Sovereignty, intervention and peacekeeping: the view from Beijing

Bates Gill, James Reilly

Research output: Contribution to journalComment/opinionpeer-review

96 Citations (Scopus)


For the Chinese leadership, defence of a 'thick' notion of sovereignty serves to enhance its legitimacy, deflect criticism of its domestic policies and to resist outside involvement in the Taiwan issue. Yet, since the People's Republic initially opened up in the 1970s, China's strict sovereign prerogatives have gradually eroded. Today, the nexus where defence of Chinese sovereignty meets the imperative of engaging the outside world defines both the limits and the possibilities of enmeshing China within international society. The challenge for the international community is to understand the dynamics of China's sovereignty-integration nexus and to identify policies that will strengthen Beijing's commitment to international peace and stability. In this regard, China's participation in UN peacekeeping operations is often overlooked as an area of interest.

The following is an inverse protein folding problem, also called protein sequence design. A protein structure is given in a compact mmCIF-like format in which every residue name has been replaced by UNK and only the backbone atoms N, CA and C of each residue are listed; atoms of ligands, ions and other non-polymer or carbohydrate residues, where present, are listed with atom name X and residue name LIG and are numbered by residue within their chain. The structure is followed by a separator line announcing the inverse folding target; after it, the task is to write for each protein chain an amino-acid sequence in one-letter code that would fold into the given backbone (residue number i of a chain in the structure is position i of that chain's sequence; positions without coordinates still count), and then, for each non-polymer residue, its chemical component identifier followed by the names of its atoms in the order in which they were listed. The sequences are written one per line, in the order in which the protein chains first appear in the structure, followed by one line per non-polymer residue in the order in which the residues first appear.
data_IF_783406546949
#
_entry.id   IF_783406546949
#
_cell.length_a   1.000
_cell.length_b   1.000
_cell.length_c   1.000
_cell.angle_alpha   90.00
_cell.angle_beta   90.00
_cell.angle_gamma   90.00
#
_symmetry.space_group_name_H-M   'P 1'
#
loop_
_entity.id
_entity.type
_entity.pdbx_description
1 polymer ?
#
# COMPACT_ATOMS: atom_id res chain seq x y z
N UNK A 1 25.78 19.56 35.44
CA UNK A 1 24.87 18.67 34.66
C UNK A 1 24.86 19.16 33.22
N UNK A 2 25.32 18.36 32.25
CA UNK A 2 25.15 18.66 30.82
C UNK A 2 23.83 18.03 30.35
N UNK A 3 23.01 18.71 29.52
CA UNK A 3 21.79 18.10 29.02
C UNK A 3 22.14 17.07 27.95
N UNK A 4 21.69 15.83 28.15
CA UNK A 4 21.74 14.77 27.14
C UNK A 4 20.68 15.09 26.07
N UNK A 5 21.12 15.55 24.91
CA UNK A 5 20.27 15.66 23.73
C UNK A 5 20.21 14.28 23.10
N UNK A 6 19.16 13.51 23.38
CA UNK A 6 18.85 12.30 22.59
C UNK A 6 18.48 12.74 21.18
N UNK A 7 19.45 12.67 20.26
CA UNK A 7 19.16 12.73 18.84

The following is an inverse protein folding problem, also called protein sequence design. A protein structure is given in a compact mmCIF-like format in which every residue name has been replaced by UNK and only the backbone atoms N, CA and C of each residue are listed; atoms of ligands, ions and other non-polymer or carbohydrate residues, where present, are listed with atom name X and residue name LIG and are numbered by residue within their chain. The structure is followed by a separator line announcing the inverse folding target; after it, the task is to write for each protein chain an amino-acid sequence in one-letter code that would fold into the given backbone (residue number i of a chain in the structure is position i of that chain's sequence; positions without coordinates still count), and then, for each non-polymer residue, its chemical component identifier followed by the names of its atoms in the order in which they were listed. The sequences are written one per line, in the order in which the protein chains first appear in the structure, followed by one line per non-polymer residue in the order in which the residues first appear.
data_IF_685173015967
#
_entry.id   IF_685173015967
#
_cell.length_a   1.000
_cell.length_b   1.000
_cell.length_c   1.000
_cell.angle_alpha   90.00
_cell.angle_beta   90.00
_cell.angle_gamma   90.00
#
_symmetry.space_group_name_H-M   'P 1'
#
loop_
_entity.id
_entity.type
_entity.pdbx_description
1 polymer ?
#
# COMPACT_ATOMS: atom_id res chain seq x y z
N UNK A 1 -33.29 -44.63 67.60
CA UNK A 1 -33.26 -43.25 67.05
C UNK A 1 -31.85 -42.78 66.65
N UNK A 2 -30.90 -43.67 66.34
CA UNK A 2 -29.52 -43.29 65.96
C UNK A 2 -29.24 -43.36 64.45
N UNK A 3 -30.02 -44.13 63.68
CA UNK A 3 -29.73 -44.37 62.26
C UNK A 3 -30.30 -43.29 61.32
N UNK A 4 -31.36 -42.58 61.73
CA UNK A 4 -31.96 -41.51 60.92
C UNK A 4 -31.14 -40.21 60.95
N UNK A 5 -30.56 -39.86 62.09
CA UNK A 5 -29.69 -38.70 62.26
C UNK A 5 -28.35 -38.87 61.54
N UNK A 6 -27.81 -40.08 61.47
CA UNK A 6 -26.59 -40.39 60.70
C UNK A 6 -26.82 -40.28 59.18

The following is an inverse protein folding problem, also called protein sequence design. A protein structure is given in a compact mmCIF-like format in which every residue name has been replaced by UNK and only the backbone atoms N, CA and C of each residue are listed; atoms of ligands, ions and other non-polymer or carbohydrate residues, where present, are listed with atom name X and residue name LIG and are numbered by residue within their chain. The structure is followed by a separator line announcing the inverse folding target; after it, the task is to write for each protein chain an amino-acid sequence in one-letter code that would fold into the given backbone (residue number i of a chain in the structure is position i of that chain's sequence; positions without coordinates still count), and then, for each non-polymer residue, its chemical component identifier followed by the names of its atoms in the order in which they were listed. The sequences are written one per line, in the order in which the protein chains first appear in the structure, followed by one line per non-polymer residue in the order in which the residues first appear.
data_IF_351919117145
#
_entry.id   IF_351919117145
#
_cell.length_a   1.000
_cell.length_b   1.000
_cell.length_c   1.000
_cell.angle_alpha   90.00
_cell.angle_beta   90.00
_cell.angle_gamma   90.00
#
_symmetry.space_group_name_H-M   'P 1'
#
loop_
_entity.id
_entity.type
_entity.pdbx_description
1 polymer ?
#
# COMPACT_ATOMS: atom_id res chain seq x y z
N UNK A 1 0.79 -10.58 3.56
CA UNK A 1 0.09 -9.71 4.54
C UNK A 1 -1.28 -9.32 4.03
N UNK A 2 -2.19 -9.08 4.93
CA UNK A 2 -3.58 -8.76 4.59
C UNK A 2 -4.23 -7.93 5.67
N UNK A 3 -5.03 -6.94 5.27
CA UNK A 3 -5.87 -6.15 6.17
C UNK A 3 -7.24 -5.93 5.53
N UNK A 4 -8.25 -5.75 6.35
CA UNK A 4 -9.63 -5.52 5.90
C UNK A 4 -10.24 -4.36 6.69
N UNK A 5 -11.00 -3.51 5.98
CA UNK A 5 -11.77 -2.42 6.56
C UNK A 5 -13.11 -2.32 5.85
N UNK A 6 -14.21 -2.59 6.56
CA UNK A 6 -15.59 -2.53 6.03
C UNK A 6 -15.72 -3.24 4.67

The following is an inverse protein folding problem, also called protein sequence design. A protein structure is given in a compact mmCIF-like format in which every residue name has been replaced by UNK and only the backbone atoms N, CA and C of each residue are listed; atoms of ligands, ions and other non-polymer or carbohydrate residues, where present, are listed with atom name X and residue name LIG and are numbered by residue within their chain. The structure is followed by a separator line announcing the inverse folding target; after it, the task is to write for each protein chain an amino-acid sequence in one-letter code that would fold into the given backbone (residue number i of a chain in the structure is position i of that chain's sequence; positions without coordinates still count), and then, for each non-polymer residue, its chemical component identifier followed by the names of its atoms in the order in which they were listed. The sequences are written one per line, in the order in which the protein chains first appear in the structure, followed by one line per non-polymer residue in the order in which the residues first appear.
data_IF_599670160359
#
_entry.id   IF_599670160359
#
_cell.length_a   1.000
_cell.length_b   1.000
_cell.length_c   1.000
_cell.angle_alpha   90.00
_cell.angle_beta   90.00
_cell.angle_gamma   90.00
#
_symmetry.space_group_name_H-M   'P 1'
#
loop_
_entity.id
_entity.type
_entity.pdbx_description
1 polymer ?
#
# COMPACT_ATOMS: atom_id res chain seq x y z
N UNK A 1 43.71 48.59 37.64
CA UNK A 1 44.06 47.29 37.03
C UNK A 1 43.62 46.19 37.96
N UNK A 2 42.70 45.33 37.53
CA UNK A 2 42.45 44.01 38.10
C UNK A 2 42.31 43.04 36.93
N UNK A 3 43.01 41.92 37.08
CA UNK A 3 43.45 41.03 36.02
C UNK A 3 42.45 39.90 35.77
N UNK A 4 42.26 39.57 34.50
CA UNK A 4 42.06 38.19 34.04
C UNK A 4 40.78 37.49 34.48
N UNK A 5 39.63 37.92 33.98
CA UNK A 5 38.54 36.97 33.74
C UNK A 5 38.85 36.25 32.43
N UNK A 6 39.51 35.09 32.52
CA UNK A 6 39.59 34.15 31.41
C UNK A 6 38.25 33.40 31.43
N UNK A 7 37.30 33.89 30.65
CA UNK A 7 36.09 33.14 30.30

Original languageEnglish
Pages (from-to)41-59
Number of pages19
Issue number3
Publication statusPublished - 2000
Externally publishedYes


Dive into the research topics of 'Sovereignty, intervention and peacekeeping: the view from Beijing'. Together they form a unique fingerprint.

Cite this